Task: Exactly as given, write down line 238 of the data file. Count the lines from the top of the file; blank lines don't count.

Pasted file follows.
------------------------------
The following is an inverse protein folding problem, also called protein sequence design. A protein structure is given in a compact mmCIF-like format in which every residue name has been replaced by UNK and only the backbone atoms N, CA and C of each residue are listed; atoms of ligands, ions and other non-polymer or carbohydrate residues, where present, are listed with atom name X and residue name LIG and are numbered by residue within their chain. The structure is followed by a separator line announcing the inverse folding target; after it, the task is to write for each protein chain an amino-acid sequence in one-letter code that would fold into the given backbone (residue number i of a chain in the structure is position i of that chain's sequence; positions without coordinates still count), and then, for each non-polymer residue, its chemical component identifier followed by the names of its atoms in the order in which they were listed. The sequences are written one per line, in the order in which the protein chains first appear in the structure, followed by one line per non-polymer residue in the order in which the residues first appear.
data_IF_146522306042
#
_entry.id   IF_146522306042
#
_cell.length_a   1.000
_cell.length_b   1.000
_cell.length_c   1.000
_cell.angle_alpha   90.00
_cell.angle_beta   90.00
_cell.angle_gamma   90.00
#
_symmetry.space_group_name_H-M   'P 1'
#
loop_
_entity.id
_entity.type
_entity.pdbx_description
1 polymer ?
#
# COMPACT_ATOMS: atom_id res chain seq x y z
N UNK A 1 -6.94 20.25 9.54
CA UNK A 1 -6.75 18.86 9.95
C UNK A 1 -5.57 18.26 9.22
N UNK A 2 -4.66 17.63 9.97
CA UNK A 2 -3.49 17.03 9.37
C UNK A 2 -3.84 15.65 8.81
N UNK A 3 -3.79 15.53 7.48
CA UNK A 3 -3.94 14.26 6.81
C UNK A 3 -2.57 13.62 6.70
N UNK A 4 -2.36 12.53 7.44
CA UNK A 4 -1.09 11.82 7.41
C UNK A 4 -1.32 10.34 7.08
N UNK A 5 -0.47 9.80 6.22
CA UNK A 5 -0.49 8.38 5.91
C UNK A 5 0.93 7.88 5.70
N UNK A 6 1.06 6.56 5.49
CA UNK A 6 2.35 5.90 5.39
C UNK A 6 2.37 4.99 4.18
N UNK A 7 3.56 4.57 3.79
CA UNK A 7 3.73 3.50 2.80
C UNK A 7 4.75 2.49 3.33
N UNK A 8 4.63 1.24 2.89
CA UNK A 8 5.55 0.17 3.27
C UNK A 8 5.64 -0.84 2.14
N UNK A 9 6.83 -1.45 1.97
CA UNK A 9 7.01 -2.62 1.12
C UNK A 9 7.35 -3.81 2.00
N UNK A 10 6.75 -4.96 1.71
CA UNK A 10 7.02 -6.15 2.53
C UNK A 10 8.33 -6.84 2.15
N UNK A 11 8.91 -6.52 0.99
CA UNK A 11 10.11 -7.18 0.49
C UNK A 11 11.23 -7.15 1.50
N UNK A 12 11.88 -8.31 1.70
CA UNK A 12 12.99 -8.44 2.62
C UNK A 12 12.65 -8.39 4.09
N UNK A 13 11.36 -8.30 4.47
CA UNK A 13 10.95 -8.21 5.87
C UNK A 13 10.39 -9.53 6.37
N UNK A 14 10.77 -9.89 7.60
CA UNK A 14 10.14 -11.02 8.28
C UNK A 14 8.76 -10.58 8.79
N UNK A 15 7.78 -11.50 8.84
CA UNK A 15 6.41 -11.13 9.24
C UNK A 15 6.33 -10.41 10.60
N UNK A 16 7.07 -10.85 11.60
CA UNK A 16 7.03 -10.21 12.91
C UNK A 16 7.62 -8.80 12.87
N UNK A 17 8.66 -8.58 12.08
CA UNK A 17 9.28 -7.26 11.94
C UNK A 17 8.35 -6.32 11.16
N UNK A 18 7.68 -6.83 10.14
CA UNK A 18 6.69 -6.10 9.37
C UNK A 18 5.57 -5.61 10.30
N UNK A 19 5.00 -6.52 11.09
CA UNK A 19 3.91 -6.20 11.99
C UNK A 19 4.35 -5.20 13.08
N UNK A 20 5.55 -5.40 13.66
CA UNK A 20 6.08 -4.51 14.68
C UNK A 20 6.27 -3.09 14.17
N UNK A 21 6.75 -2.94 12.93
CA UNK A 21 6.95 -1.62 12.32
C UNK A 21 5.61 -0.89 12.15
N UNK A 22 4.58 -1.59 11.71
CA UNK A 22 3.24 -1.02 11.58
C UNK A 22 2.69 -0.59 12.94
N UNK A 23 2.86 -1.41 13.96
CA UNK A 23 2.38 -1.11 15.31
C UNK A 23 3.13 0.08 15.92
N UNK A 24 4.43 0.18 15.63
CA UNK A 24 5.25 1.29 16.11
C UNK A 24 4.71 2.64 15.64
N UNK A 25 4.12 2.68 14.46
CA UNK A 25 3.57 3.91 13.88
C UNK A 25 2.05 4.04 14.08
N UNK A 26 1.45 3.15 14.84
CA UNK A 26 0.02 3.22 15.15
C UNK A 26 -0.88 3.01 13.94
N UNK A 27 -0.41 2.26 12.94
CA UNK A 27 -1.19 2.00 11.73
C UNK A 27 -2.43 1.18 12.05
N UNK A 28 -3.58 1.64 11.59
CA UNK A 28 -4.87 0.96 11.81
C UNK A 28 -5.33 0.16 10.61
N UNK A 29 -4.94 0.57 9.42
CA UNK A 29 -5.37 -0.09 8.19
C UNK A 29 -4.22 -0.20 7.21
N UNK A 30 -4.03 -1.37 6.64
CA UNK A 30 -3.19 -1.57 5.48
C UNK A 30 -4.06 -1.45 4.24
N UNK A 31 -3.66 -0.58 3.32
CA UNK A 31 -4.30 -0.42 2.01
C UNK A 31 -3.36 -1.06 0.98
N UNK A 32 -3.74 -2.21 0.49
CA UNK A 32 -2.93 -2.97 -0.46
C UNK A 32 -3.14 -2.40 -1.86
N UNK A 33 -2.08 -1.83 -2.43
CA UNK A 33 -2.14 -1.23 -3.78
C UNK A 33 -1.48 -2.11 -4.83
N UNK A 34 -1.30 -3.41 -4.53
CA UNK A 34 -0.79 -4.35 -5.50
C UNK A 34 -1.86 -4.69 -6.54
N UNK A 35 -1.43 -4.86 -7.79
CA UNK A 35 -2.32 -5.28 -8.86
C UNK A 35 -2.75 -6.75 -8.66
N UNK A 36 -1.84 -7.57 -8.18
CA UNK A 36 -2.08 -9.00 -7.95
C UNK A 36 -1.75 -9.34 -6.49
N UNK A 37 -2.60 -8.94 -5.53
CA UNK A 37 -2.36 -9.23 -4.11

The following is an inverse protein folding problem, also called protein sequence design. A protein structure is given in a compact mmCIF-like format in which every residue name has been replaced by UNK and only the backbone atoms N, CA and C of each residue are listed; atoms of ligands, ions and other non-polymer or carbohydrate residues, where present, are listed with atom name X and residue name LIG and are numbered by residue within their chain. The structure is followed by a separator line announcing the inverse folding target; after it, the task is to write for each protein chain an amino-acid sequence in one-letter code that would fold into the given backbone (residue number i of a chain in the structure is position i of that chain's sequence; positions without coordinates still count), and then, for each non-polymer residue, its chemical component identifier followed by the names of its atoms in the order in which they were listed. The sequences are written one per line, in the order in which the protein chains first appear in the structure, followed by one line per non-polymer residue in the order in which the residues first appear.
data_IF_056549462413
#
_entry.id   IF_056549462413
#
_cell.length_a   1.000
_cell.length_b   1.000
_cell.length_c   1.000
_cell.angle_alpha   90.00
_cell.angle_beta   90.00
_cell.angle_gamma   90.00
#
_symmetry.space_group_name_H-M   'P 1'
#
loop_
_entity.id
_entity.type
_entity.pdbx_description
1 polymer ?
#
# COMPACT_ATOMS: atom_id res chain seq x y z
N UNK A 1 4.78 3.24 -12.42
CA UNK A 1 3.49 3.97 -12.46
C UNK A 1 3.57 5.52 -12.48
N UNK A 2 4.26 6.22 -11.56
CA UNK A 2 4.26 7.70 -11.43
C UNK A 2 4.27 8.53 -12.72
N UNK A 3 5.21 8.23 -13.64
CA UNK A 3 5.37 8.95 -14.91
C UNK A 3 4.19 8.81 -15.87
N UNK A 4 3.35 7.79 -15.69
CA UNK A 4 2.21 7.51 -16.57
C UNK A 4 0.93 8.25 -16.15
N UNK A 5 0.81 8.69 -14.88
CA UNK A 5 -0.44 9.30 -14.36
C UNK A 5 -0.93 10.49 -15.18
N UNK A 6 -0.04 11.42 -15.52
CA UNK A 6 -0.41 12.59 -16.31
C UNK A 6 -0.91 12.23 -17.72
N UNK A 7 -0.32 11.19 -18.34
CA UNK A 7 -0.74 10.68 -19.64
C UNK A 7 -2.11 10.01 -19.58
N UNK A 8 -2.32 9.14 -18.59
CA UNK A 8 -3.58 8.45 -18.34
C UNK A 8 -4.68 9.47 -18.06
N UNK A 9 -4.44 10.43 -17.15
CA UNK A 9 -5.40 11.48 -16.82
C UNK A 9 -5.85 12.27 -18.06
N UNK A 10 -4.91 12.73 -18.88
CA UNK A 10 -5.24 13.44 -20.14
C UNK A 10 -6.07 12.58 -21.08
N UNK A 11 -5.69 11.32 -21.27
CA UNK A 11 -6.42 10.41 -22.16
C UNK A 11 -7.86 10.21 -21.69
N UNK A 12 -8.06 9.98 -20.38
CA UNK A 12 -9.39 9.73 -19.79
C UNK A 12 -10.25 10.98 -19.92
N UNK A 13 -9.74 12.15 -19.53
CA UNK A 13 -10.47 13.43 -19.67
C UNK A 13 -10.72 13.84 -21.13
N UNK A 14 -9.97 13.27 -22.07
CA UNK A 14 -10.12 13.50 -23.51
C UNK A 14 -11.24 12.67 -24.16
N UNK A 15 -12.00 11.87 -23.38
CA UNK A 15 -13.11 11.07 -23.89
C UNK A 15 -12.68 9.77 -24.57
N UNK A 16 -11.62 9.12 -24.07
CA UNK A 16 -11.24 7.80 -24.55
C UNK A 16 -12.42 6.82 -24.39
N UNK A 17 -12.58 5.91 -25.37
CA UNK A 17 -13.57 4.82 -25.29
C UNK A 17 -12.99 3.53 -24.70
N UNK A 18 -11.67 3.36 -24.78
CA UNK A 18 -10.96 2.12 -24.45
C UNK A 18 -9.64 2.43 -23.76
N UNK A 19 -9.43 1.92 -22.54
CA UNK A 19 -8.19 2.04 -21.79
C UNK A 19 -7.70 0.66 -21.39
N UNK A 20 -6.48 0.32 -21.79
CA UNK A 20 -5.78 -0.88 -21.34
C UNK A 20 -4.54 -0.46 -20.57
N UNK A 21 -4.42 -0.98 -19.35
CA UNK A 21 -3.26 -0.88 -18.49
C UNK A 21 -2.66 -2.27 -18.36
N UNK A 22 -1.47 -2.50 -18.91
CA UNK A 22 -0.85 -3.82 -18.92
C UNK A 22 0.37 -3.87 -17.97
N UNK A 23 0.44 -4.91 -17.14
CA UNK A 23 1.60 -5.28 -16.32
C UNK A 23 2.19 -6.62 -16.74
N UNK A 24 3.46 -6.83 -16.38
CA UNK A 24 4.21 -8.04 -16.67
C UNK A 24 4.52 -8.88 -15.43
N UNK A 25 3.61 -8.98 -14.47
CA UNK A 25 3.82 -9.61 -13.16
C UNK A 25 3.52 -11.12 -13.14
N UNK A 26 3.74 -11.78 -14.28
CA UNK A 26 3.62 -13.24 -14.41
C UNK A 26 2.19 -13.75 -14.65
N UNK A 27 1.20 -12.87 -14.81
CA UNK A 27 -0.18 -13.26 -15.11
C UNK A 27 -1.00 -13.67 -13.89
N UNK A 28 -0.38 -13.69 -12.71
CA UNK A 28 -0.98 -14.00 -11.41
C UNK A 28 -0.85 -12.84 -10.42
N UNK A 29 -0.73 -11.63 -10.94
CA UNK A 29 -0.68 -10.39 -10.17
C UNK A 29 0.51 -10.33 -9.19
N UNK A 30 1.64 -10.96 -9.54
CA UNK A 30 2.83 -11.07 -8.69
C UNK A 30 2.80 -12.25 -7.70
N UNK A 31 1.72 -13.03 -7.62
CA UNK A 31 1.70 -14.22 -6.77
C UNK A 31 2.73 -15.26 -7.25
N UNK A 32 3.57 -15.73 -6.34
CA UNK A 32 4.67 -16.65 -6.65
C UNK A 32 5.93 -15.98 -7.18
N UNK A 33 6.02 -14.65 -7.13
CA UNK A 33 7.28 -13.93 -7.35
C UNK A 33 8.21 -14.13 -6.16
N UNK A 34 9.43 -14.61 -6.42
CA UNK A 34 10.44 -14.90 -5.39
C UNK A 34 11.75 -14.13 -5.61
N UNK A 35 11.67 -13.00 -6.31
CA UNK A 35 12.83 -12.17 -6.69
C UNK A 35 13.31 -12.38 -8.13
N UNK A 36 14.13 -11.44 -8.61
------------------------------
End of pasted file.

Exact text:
CA UNK A 29 -0.68 -10.39 -10.17